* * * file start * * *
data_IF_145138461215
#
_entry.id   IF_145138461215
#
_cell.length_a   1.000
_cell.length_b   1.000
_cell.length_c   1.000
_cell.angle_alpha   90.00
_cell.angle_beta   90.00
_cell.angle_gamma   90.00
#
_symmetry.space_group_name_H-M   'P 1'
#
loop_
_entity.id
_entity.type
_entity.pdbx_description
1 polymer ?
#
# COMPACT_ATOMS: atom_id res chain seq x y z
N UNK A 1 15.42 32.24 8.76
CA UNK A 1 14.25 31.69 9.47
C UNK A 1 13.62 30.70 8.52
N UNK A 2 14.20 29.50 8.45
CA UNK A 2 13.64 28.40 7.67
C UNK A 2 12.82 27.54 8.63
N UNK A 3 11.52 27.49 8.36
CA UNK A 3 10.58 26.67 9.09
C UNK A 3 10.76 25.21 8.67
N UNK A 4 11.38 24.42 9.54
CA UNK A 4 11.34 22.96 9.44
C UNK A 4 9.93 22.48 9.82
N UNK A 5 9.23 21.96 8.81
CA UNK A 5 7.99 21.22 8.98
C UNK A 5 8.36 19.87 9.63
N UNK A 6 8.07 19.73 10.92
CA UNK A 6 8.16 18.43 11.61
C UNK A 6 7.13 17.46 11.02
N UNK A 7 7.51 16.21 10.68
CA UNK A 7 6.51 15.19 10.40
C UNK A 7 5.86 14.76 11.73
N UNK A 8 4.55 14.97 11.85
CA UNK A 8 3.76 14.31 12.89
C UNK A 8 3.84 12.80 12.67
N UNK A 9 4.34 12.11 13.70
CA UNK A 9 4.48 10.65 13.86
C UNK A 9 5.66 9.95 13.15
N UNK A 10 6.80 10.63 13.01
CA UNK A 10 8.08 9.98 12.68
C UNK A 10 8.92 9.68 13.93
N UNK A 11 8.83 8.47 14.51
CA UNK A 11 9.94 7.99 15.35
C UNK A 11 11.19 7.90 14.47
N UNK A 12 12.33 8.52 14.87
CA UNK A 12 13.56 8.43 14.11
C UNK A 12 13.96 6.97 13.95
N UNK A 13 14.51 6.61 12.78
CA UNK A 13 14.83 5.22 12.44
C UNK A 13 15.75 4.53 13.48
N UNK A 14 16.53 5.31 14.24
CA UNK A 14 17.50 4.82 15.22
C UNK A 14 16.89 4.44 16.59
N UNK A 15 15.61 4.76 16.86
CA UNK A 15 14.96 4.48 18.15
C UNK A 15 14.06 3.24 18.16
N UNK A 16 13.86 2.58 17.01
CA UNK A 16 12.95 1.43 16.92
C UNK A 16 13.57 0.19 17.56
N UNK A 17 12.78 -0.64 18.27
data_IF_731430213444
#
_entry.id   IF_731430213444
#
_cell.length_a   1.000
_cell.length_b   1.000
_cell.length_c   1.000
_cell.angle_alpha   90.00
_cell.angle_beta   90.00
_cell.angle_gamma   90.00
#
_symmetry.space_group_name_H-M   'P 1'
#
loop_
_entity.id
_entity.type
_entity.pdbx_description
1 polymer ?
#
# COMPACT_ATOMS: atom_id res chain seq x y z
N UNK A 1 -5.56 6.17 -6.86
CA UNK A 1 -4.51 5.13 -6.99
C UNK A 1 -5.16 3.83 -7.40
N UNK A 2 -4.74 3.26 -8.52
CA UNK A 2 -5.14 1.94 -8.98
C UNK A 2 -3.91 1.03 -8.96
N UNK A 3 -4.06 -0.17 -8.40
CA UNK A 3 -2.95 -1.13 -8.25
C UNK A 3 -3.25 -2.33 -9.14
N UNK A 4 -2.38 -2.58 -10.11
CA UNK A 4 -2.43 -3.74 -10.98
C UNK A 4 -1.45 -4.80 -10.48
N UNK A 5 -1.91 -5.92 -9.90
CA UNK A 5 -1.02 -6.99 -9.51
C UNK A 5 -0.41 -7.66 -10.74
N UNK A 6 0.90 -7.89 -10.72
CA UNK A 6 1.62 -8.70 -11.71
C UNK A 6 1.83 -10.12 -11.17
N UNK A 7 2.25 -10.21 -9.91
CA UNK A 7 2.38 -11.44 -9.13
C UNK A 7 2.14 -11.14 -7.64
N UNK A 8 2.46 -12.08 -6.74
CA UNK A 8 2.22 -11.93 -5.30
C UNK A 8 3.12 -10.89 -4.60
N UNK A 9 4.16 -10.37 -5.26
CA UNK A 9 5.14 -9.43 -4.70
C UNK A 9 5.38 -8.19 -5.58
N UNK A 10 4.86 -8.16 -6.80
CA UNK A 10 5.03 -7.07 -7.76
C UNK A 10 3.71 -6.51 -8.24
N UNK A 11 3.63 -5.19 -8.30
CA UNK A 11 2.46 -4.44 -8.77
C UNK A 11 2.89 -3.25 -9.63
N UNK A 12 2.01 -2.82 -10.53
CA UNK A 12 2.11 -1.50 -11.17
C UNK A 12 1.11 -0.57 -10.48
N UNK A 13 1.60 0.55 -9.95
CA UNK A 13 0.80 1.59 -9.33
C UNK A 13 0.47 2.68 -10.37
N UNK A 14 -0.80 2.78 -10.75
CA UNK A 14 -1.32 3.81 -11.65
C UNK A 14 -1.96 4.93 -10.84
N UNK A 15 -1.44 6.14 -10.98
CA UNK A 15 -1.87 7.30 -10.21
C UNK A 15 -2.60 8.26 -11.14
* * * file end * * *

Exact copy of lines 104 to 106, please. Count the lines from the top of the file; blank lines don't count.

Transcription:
C UNK A 5 -0.41 -7.66 -10.74
N UNK A 6 0.90 -7.89 -10.72
CA UNK A 6 1.62 -8.70 -11.71